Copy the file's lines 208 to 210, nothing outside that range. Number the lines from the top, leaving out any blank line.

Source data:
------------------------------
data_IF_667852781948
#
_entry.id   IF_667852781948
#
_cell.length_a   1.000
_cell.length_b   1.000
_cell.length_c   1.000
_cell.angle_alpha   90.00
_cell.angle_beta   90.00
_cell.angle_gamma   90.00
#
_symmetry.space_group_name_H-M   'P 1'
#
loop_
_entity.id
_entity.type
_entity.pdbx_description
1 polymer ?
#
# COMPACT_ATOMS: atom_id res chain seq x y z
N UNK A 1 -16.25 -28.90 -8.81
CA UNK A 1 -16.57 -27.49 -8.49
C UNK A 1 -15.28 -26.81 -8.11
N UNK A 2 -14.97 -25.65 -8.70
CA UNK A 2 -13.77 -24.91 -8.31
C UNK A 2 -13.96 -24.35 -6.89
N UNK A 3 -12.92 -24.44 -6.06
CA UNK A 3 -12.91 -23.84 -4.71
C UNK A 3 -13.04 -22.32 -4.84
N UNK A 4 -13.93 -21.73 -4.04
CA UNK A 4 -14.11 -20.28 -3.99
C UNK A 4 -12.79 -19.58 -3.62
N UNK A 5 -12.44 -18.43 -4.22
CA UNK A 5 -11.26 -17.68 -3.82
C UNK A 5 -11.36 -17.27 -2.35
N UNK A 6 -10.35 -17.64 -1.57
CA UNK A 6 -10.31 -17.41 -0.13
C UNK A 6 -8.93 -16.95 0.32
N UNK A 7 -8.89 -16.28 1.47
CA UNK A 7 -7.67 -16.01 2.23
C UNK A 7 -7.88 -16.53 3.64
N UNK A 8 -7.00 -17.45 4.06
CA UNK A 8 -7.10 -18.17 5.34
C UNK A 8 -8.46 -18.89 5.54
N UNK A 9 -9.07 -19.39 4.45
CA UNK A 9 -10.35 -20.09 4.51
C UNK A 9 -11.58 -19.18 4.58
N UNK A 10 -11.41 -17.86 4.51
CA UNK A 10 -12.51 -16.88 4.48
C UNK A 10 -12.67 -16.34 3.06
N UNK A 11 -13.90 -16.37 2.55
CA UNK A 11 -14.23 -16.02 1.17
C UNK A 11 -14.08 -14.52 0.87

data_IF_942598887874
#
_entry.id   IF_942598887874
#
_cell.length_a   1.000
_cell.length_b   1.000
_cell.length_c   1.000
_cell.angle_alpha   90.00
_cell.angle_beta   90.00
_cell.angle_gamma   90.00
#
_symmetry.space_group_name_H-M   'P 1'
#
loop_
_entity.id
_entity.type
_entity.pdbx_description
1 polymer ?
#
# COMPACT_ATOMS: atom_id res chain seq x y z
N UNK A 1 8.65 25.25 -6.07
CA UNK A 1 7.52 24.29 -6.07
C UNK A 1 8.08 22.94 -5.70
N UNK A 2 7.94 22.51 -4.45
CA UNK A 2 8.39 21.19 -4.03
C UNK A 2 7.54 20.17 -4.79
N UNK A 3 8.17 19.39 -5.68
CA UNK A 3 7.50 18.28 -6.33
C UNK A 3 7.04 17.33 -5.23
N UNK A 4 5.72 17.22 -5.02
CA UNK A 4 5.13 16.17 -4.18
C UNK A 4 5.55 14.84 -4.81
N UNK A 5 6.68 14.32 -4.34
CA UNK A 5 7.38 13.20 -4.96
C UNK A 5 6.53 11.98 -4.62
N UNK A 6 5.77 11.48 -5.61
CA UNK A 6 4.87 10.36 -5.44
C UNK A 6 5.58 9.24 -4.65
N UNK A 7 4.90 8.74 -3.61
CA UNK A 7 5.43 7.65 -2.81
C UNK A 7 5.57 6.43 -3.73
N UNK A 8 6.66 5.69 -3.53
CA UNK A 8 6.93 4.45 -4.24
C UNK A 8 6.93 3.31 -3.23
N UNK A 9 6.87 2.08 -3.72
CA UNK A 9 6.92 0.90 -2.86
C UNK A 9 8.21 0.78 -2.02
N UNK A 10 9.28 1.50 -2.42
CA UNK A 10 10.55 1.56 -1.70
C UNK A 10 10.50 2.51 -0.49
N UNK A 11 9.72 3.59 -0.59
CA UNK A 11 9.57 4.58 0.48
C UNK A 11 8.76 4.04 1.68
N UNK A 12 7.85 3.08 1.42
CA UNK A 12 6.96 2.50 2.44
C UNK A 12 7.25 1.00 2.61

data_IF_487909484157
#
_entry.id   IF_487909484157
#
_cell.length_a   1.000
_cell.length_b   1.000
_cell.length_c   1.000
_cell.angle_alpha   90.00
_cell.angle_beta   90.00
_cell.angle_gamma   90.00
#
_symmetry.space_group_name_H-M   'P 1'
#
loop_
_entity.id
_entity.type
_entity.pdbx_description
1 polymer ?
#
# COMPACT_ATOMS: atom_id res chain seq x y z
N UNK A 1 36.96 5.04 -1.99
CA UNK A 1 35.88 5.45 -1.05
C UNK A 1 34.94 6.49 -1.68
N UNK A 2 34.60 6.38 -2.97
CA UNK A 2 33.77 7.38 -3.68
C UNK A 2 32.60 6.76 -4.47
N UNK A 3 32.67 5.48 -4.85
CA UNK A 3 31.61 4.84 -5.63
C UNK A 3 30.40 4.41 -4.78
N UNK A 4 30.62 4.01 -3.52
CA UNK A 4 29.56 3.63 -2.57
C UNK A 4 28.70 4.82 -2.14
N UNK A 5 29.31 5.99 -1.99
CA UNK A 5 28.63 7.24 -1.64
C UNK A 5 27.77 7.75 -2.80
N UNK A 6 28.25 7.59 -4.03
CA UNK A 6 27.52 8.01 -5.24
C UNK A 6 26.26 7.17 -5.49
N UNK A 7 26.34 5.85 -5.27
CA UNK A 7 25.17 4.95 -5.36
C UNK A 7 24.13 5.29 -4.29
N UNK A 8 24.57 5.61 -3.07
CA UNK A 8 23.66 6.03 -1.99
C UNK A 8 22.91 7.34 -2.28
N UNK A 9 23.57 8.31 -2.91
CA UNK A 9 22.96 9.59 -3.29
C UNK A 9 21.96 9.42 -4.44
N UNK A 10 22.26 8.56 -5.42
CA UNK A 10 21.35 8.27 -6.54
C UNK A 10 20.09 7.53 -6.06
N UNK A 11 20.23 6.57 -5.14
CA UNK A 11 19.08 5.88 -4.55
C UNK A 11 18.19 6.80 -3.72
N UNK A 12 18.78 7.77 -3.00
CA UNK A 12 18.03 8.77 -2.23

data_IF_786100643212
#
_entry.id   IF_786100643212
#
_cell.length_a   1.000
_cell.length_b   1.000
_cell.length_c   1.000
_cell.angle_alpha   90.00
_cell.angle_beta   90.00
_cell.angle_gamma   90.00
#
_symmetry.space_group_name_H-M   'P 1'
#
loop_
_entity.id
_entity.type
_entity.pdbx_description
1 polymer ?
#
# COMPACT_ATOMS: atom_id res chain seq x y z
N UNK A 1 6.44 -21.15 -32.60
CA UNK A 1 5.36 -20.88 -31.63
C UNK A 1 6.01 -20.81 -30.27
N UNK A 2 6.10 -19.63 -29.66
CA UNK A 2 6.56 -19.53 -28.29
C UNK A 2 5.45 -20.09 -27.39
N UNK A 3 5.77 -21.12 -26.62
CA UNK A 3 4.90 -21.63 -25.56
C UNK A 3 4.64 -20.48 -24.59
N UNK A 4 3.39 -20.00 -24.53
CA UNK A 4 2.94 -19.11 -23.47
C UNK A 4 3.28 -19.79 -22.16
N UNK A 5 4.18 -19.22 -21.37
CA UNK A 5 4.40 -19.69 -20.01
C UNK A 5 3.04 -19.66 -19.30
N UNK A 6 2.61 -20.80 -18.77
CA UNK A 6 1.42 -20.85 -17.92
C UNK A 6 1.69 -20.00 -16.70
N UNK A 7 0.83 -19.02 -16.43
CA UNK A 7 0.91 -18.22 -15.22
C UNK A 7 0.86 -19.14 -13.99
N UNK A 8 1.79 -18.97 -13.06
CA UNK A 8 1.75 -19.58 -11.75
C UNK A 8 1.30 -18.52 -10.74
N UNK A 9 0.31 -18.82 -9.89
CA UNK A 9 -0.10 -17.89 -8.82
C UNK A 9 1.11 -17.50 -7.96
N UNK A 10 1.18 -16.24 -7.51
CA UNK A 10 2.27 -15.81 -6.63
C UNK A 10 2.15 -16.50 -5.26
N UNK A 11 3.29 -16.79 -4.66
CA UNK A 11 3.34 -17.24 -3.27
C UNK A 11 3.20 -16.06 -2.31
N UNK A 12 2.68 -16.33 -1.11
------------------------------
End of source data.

C UNK A 8 1.30 -18.52 -10.74
N UNK A 9 0.31 -18.82 -9.89
CA UNK A 9 -0.10 -17.89 -8.82